Course description:

This course is an interdisciplinary survey of culture, literature, and philosophy during the Age of Goethe (the era of European Romanticism: 1770-1830). Focus on the concepts of the individual and self-consciousness, freedom and self-development, and subsequently the rise of alienation in the early nineteenth century. All readings and discussion in English. No prior familiarity with German intellectual history required.

Learning outcomes:

By the end of the semester, students should be able to:

  • demonstrate a fundamental understanding of the revolutionary transformations which occurred during the Age of Goethe;
  • discuss how these transformations informed the aesthetic production of the time;
  • identify a number of seminal literary and philosophical texts and figures from the Age of Goethe.

In this course, we will conduct a critical examination of life in pre- and post-reunification Germany with a focus on Berlin. The course is structured around readings and interactive classroom discussions of materials such as contemporary films, literary texts, songs and excerpts from various news media to increase your communicative competence in important areas of cultural life. There will be periodic student presentations. Active class participation is absolutely essential and integral to the nature of this course.

Objectives:

By the end of the semester, successful learners will be able to discuss:

·       --The role of Berlin as a cultural center during the 20th and 21st centuries.

·       --The impact of divided vs. reunited Berlin on the individual and on interpersonal relationships as represented in contemporary literature, film, and music.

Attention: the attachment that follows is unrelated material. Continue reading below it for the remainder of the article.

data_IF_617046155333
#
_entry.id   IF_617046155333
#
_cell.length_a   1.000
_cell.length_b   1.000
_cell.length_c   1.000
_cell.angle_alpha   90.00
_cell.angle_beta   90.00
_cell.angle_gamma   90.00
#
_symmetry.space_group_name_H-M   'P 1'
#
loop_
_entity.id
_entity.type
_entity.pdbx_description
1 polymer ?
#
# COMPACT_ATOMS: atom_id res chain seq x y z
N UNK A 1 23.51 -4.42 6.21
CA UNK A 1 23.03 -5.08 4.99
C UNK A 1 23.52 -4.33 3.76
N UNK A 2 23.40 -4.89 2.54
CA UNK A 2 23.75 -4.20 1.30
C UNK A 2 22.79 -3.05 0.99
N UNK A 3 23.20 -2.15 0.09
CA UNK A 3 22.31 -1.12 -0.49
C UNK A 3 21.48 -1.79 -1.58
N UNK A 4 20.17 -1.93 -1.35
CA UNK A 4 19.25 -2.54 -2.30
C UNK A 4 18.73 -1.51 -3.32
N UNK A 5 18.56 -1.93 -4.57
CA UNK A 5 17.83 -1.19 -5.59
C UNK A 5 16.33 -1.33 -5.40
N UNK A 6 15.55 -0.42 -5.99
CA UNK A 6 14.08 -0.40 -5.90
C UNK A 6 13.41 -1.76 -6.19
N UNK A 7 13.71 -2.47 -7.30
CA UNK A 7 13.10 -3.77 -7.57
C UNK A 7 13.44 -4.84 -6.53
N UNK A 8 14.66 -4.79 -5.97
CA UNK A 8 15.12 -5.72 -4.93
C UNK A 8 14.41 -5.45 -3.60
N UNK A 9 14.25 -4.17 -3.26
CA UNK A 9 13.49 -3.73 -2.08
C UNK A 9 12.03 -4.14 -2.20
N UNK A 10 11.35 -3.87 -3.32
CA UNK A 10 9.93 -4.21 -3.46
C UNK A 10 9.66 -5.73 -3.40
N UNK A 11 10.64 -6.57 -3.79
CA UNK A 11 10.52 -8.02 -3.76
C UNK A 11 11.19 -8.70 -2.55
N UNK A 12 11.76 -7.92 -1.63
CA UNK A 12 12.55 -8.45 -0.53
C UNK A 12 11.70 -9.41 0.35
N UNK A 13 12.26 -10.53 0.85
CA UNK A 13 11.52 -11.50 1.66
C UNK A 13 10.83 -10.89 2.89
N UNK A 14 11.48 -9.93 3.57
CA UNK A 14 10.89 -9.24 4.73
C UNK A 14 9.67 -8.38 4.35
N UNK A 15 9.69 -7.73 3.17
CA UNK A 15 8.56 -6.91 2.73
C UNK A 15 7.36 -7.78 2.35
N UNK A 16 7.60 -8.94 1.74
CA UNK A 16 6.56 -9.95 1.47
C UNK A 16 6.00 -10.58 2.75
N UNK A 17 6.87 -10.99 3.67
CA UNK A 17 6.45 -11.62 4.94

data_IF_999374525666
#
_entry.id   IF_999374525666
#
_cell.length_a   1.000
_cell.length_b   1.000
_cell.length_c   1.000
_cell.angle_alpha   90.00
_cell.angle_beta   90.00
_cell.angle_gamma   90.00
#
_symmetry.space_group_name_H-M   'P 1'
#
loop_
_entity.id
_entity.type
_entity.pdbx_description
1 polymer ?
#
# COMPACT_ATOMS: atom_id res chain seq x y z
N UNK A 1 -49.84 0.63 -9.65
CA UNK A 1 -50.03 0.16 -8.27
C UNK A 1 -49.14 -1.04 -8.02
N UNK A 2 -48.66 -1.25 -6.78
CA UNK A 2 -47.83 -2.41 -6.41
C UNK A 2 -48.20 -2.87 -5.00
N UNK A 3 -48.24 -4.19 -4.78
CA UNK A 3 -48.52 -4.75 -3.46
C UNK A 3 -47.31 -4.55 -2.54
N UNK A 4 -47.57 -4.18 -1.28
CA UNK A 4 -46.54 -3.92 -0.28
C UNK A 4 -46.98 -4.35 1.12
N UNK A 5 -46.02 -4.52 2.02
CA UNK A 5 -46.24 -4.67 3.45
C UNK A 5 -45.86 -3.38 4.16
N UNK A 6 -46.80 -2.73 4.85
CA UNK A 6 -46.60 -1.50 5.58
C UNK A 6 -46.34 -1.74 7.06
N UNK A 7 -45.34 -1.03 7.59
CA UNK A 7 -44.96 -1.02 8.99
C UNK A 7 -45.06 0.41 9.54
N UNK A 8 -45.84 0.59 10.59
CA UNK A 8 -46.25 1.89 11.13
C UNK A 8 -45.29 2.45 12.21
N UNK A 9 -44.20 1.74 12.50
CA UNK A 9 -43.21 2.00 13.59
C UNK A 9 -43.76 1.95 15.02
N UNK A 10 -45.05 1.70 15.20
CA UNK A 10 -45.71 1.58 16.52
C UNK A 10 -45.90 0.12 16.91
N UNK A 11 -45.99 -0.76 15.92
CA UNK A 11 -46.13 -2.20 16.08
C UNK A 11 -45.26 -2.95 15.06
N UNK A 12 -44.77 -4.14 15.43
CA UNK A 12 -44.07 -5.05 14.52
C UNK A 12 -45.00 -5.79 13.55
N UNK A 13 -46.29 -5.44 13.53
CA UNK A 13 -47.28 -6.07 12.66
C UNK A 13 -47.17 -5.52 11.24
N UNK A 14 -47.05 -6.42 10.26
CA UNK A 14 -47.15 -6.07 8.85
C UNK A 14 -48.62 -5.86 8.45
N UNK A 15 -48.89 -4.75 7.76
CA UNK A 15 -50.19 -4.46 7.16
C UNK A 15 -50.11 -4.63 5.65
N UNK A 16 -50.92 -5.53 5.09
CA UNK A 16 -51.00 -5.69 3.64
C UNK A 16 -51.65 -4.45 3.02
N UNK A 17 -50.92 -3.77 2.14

·       --The impact of divided vs. reunited Berlin on cultural, political, and social institutions as represented in contemporary literature, film, and music.

Introductory German I is a beginning course, which introduces students to the basics of the German language. Students will practice listening, speaking, reading, and writing in German to conduct basic communication in everyday situations and to develop an understanding of contemporary German culture. Active participation and self-expression will be particularly emphasized to enable students to develop their oral proficiency and to communicate in German from an early stage.

Three weekly class meetings with the instructor will cover the fundamentals of German grammar and pronunciation, build a basic vocabulary, and explore German culture. Topics will include the German language, German-speaking countries and their cultures, family and friends, food and shopping, and holidays and vacations.

Mandatory weekly sessions with a TA will give students an opportunity to further practice the skills they have acquired during class meetings.

The class is taught in German. No prerequisites. Students receive H or I credit provided that they have not taken more than two years of German at the secondary level.

H, I; 4.00 credits